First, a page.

Researchers from Columbia Engineering and the Georgia Institute of Technology made the first experimental observation of piezoelectricity and the piezotronic effect in an atomically thin material, molybdenum disulfide (MoS2), resulting in a unique electric generator and mechanosensation devices that are optically transparent, extremely light, and very bendable and stretchable.“This material—just a single layer of atoms—could be made as a wearable device, perhaps integrated into clothing, to convert energy from your body movement to electricity and power wearable sensors or medical devices, or perhaps supply enough energy to charge your cell phone in your pocket,” says James Hone, professor of mechanical engineering at Columbia and co-leader of the research.Hone’s team placed thin flakes of MoS2 on flexible plastic substrates and determined how their crystal lattices were oriented using optical techniques. They then patterned metal electrodes onto the flakes. In research done at Georgia Tech, a group led by Zhong Lin Wang, Regents’ Professor in Georgia Tech’s School of Materials Science and Engineering, installed measurement electrodes on the samples provided by Hone’s group, then measured current flows as the samples were mechanically deformed. They monitored the conversion of mechanical to electrical energy, and observed voltage and current outputs.Ultimately, Zhong Lin Wang notes, the research could lead to complete atomic-thick nanosystems that are self-powered by harvesting mechanical energy from the environment. This study also reveals the piezotronic effect in two-dimensional materials for the first time, which greatly expands the application of layered materials for human-machine interfacing, robotics, MEMS, and active flexible electronics.Source

Posted in: News, Electronic Components, Electronics, Electronics & Computers, Power Management, Materials, Metals, Semiconductors & ICs, Sensors

# Ferroelectric Materials Could Revolutionize Data-Driven Devices

Electronic devices with unprecedented efficiency and data storage may someday run on ferroelectrics — remarkable materials that use built-in electric polarizations to read and write digital information, outperforming the magnets that are inside most popular data-driven technology. But ferroelectrics must first overcome a few key stumbling blocks, including a curious habit of "forgetting" stored data. Now, however, scientists at the U.S. Department of Energy's Brookhaven National Laboratory have discovered nanoscale asymmetries and charge preferences hidden within ferroelectrics that may explain their operational limits.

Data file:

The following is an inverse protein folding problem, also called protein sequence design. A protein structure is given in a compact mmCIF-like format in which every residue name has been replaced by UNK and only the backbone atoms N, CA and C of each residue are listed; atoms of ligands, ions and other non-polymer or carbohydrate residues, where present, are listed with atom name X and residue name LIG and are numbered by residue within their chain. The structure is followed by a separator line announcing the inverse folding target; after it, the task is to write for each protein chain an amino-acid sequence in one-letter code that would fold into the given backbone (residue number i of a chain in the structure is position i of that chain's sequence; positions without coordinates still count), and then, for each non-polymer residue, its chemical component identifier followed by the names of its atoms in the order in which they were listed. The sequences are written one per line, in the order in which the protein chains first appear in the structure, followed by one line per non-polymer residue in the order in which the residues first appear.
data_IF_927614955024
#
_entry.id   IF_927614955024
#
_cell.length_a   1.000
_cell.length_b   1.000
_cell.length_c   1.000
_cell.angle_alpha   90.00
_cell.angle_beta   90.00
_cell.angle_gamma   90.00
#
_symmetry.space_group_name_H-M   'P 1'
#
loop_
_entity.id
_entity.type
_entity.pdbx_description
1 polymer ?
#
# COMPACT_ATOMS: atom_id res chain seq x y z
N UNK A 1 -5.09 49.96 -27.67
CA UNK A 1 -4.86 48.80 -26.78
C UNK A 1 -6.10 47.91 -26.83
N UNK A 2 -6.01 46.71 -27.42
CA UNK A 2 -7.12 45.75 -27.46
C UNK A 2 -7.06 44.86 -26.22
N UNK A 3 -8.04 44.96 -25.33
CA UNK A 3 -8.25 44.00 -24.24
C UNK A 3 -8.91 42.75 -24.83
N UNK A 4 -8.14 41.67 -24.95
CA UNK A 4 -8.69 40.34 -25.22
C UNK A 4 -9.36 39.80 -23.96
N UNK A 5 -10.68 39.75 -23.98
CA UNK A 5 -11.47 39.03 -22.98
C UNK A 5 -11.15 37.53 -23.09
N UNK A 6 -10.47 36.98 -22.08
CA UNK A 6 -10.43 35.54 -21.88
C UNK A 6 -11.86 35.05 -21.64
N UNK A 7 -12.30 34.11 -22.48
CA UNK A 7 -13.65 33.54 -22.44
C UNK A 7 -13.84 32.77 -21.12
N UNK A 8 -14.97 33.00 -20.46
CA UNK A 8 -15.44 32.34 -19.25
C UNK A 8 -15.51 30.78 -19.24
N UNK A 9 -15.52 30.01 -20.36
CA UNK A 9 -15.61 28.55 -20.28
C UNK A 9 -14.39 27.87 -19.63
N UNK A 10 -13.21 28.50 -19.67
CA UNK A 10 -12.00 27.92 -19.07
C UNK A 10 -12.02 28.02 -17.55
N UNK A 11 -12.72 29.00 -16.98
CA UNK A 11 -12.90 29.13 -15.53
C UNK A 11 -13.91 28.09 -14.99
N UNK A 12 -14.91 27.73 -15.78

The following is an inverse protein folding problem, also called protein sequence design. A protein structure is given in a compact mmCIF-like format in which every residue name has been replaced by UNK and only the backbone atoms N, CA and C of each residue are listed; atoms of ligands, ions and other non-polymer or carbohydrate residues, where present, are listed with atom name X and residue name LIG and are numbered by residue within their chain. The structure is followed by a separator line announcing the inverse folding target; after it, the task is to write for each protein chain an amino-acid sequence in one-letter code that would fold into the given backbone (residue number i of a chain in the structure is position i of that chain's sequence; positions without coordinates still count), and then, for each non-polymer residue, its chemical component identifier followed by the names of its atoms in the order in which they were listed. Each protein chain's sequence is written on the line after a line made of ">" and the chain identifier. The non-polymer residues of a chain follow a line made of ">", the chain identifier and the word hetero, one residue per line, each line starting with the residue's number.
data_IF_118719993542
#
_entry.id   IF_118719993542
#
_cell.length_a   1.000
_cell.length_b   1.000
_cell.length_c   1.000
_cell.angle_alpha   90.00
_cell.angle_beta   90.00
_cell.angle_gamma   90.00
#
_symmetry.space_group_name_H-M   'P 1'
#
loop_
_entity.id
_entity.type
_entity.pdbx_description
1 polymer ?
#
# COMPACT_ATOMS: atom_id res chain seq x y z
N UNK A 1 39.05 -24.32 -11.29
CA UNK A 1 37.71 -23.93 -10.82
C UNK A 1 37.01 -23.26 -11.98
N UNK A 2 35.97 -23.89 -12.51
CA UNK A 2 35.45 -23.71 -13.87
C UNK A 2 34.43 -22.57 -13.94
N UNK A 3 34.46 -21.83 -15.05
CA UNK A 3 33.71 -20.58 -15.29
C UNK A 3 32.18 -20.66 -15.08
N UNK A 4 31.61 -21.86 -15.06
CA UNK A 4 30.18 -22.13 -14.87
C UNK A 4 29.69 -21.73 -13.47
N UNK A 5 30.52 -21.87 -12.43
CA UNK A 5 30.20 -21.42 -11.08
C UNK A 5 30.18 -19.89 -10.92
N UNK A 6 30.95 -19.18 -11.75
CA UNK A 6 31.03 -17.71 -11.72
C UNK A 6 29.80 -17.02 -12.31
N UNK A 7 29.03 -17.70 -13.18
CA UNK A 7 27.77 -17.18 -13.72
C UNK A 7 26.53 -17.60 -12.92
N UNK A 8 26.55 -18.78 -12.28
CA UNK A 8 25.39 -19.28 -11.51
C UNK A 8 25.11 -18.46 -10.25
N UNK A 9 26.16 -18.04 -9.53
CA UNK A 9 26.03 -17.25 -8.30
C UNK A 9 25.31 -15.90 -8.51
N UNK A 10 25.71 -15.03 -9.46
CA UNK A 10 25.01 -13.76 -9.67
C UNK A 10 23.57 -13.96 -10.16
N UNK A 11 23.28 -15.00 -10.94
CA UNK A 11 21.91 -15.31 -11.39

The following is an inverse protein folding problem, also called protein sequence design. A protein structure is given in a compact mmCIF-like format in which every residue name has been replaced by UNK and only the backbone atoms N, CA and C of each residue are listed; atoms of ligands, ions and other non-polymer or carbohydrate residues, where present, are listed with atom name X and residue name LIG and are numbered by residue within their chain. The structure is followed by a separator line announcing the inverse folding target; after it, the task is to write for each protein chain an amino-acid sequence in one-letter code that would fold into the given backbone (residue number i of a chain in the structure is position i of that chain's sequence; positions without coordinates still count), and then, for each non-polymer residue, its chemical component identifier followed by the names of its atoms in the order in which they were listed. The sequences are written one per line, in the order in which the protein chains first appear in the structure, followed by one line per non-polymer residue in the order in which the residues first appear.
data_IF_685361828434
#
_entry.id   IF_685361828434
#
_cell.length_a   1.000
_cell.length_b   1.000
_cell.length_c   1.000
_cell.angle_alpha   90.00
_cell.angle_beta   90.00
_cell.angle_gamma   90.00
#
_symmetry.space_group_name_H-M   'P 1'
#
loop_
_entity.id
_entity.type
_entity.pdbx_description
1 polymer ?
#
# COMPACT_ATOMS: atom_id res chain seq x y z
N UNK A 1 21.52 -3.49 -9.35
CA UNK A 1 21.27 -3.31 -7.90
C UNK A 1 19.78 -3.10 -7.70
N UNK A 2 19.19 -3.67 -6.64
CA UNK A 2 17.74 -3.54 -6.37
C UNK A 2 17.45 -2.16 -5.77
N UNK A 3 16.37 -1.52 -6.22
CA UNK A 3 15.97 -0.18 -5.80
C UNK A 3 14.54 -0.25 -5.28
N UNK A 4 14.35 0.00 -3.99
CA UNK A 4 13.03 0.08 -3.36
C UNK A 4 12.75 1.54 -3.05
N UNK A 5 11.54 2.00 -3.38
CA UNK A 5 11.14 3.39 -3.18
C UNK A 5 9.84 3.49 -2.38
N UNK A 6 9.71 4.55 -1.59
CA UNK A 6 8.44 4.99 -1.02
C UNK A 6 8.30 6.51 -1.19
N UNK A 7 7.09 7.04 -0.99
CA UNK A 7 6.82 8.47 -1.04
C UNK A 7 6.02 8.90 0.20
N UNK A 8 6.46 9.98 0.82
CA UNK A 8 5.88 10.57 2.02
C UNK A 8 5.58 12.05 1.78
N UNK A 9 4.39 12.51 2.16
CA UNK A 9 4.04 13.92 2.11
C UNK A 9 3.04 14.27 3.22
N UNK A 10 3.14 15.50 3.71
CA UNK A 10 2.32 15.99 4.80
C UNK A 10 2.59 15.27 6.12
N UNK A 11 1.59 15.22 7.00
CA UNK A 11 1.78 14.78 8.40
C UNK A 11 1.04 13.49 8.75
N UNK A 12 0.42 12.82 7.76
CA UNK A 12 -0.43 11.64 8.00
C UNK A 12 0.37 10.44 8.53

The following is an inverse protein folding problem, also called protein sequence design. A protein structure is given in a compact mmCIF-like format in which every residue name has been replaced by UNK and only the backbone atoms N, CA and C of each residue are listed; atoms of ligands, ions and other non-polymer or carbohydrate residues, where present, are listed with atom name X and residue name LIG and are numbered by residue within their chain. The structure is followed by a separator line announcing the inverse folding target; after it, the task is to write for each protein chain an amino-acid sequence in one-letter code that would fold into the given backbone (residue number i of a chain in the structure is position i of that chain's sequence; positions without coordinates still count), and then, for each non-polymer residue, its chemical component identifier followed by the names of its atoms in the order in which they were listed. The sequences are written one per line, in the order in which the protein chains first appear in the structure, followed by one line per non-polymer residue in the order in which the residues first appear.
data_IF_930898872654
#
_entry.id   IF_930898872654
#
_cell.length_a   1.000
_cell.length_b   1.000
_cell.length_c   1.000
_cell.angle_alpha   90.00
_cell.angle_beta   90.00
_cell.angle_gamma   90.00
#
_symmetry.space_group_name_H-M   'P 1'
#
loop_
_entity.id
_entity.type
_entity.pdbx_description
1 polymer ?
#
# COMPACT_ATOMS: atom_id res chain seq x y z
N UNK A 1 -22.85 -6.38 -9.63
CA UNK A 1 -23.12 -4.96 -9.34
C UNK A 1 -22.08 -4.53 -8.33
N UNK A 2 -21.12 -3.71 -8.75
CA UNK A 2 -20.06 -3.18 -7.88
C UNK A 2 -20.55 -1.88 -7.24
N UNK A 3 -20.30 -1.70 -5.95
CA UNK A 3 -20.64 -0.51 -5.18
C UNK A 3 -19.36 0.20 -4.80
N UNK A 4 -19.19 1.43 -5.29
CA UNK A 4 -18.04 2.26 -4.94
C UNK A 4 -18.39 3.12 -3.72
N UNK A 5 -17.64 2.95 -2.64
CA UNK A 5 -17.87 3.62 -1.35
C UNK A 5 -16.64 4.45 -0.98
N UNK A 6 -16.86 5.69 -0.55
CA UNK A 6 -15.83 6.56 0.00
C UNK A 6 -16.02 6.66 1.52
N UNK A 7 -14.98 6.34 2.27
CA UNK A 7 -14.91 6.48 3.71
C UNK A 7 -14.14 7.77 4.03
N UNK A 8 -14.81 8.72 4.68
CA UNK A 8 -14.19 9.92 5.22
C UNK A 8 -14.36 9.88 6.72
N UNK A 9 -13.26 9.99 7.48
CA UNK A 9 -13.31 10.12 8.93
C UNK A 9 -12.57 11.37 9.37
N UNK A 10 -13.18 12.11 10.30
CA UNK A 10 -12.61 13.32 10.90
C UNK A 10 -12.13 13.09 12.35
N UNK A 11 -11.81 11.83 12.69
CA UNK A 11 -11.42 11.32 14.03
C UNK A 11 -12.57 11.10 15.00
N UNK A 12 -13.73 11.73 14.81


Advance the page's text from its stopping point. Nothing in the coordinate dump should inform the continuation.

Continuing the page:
Posted in: News, Board-Level Electronics, Computers, Electronic Components, Electronics, Electronics & Computers, Power Management, Materials, Metals, Measuring Instruments, Test & Measurement

# 'Solar Battery' Runs on Light and Air

Ohio State University researchers report that they have succeeded in combining a battery and a solar cell into one hybrid device.Key to the innovation is a mesh solar panel, which allows air to enter the battery, and a special process for transferring electrons between the solar panel and the battery electrode. Inside the device, light and oxygen enable different parts of the chemical reactions that charge the battery.The university will license the solar battery to industry, where Yiying Wu, professor of chemistry and biochemistry at Ohio State, says it will help tame the costs of renewable energy.“The state of the art is to use a solar panel to capture the light, and then use a cheap battery to store the energy,” Wu said. “We’ve integrated both functions into one device. Any time you can do that, you reduce cost.”During charging, light hits the mesh solar panel and creates electrons. Inside the battery, electrons are involved in the chemical decomposition of lithium peroxide into lithium ions and oxygen. The oxygen is released into the air, and the lithium ions are stored in the battery as lithium metal after capturing the electrons.When the battery discharges, it chemically consumes oxygen from the air to re-form the lithium peroxide. An iodide additive in the electrolyte acts as a “shuttle” that carries electrons, and transports them between the battery electrode and the mesh solar panel. The use of the additive represents a distinct approach on improving the battery performance and efficiency, the team said. The invention eliminates the loss of electricity that normally occurs when electrons have to travel between a solar cell and an external battery.SourceAlso: Learn about Full-Cell Evaluation for New Battery Chemistries.